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How Inez, Kentucky started the War on Poverty

Appalachian poverty refers to the economic hardship and deprivation experienced by residents living in the Appalachian region of the United States.


In 1964, President Lyndon B. Johnson visited Inez, Kentucky, where the poverty rate at the time was more than 60%.


Courtesy of NPR

In this picture, President Lyndon Johnson stands on the front porch of Tom Fletcher's Cabin. He listened as Fletcher described the firsthand experiences of economic hardship in Appalachia.


This moment represented Johnson's direct confrontation with the realities of Appalachian poverty, motivating the war against economic disparities.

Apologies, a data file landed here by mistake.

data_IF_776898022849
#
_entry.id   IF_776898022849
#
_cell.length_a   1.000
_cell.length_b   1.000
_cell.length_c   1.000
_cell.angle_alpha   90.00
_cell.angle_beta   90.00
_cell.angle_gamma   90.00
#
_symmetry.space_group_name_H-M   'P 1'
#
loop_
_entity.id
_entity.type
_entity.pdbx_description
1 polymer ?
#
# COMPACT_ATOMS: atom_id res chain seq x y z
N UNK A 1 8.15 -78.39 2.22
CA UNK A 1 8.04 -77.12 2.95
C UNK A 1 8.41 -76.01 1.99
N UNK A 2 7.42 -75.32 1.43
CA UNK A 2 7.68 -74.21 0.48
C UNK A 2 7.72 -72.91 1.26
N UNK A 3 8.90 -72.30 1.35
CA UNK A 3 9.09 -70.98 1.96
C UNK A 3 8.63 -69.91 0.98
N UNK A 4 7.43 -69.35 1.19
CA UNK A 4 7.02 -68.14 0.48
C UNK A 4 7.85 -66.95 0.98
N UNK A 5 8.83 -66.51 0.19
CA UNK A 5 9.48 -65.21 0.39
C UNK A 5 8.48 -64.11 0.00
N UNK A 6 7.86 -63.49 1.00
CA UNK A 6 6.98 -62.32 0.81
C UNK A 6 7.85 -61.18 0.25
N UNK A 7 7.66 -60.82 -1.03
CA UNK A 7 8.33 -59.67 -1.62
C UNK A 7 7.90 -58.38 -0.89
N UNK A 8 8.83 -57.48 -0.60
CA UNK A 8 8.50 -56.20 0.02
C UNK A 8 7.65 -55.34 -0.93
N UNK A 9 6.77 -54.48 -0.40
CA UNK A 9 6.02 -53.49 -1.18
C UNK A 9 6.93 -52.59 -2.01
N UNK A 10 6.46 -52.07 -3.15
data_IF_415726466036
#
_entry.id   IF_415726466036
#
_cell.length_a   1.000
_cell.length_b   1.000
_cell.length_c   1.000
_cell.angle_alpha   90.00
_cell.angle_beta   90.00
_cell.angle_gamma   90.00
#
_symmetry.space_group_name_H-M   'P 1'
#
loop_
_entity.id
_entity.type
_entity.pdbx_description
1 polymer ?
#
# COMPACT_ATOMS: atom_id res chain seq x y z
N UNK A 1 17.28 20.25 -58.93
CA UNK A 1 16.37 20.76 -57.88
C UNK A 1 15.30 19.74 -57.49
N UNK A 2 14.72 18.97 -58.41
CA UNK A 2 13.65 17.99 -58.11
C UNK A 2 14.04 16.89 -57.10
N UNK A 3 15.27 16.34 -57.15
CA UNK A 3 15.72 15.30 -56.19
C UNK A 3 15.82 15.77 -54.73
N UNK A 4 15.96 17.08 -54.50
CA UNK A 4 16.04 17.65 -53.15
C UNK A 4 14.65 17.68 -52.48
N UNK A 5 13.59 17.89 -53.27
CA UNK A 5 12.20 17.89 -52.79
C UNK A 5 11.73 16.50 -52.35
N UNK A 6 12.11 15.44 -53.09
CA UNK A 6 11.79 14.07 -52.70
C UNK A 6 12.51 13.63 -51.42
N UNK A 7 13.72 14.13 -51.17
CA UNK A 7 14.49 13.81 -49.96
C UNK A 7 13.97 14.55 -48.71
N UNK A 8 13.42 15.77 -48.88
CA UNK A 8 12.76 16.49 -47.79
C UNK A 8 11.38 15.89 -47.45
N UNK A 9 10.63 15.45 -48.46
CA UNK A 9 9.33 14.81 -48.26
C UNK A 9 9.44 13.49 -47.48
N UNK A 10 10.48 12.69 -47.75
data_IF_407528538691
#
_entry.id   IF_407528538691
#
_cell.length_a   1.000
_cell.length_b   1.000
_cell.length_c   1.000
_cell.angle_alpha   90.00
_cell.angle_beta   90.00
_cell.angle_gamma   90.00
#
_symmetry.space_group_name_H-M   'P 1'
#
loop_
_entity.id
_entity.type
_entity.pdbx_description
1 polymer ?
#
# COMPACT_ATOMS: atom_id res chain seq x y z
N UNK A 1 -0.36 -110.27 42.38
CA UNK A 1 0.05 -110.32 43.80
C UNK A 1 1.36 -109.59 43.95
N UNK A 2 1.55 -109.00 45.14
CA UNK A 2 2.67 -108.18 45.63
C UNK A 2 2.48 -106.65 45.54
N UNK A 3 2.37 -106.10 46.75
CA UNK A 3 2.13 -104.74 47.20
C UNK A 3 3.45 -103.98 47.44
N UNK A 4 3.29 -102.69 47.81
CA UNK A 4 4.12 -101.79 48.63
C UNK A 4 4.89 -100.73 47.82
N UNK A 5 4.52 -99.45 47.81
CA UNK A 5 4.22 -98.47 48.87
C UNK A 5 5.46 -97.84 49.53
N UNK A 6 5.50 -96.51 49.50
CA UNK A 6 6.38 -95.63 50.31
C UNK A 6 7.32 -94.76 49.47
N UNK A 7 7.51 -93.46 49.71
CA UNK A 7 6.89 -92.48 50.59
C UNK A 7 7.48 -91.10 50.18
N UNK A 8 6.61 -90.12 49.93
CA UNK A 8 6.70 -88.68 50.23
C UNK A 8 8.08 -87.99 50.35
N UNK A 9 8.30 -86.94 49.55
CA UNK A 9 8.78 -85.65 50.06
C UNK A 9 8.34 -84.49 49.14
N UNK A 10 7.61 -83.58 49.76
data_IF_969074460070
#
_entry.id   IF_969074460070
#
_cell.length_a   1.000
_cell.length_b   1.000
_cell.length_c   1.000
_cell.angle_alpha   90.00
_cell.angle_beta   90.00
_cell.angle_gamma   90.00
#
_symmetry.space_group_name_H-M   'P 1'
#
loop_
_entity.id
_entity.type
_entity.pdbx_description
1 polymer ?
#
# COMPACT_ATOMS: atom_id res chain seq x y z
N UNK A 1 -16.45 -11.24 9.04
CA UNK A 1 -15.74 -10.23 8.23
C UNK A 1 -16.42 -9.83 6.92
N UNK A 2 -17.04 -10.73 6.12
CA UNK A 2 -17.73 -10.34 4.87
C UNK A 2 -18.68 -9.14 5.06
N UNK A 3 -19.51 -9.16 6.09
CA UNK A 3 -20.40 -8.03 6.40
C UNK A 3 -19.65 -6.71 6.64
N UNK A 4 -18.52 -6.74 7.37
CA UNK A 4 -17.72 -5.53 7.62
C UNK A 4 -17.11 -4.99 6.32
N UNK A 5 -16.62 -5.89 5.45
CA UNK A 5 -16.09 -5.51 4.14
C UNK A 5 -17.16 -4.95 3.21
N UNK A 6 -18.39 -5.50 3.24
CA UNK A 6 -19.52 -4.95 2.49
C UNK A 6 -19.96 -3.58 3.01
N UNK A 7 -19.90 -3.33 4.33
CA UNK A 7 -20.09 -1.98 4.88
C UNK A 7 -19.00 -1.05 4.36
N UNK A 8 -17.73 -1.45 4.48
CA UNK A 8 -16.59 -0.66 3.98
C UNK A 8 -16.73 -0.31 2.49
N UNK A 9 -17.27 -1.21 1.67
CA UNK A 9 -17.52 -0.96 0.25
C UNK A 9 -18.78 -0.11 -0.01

On April 24, 1964, after President Johnson declared before Congress, the war on poverty in America prompted policies that included food stamps, Medicaid, Medicare and Head Start.


These policies were set in motion and have since attempted to prevent economic circumstances for much of the Appalachian population.


Despite all of President Johnson's programs and the coal boom in the 1970s and '80s, Appalachia is still at war with poverty 60 years later.


Inez, Kentucky is one of the poorest cities in the U.S. today with a third of the population being in poverty.

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